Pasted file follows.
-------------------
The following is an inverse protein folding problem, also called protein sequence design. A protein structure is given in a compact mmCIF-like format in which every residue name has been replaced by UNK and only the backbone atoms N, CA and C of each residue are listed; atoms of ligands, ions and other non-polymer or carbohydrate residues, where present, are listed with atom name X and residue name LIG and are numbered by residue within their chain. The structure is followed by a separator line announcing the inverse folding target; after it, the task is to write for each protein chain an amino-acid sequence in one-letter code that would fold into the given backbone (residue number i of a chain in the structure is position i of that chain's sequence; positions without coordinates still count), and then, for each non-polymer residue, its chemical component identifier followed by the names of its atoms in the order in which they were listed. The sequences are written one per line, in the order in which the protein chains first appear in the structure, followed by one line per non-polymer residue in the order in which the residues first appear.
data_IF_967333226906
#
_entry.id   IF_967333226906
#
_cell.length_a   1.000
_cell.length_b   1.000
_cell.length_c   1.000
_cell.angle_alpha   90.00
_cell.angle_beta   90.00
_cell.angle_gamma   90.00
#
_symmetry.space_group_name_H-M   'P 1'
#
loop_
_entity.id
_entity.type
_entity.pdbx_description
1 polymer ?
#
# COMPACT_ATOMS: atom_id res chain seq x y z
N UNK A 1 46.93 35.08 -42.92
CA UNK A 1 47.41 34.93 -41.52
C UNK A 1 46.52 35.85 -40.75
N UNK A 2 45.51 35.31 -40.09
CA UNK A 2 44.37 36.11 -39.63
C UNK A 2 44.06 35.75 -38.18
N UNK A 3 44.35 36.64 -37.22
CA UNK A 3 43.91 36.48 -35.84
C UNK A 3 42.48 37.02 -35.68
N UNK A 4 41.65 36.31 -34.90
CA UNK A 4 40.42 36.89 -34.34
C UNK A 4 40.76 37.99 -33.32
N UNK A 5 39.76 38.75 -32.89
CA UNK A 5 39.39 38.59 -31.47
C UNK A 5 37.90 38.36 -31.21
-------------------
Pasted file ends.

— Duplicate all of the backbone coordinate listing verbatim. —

The following is an inverse protein folding problem, also called protein sequence design. A protein structure is given in a compact mmCIF-like format in which every residue name has been replaced by UNK and only the backbone atoms N, CA and C of each residue are listed; atoms of ligands, ions and other non-polymer or carbohydrate residues, where present, are listed with atom name X and residue name LIG and are numbered by residue within their chain. The structure is followed by a separator line announcing the inverse folding target; after it, the task is to write for each protein chain an amino-acid sequence in one-letter code that would fold into the given backbone (residue number i of a chain in the structure is position i of that chain's sequence; positions without coordinates still count), and then, for each non-polymer residue, its chemical component identifier followed by the names of its atoms in the order in which they were listed. The sequences are written one per line, in the order in which the protein chains first appear in the structure, followed by one line per non-polymer residue in the order in which the residues first appear.
data_IF_967333226906
#
_entry.id   IF_967333226906
#
_cell.length_a   1.000
_cell.length_b   1.000
_cell.length_c   1.000
_cell.angle_alpha   90.00
_cell.angle_beta   90.00
_cell.angle_gamma   90.00
#
_symmetry.space_group_name_H-M   'P 1'
#
loop_
_entity.id
_entity.type
_entity.pdbx_description
1 polymer ?
#
# COMPACT_ATOMS: atom_id res chain seq x y z
N UNK A 1 46.93 35.08 -42.92
CA UNK A 1 47.41 34.93 -41.52
C UNK A 1 46.52 35.85 -40.75
N UNK A 2 45.51 35.31 -40.09
CA UNK A 2 44.37 36.11 -39.63
C UNK A 2 44.06 35.75 -38.18
N UNK A 3 44.35 36.64 -37.22
CA UNK A 3 43.91 36.48 -35.84
C UNK A 3 42.48 37.02 -35.68
N UNK A 4 41.65 36.31 -34.90
CA UNK A 4 40.42 36.89 -34.34
C UNK A 4 40.76 37.99 -33.32
N UNK A 5 39.76 38.75 -32.89
CA UNK A 5 39.39 38.59 -31.47
C UNK A 5 37.90 38.36 -31.21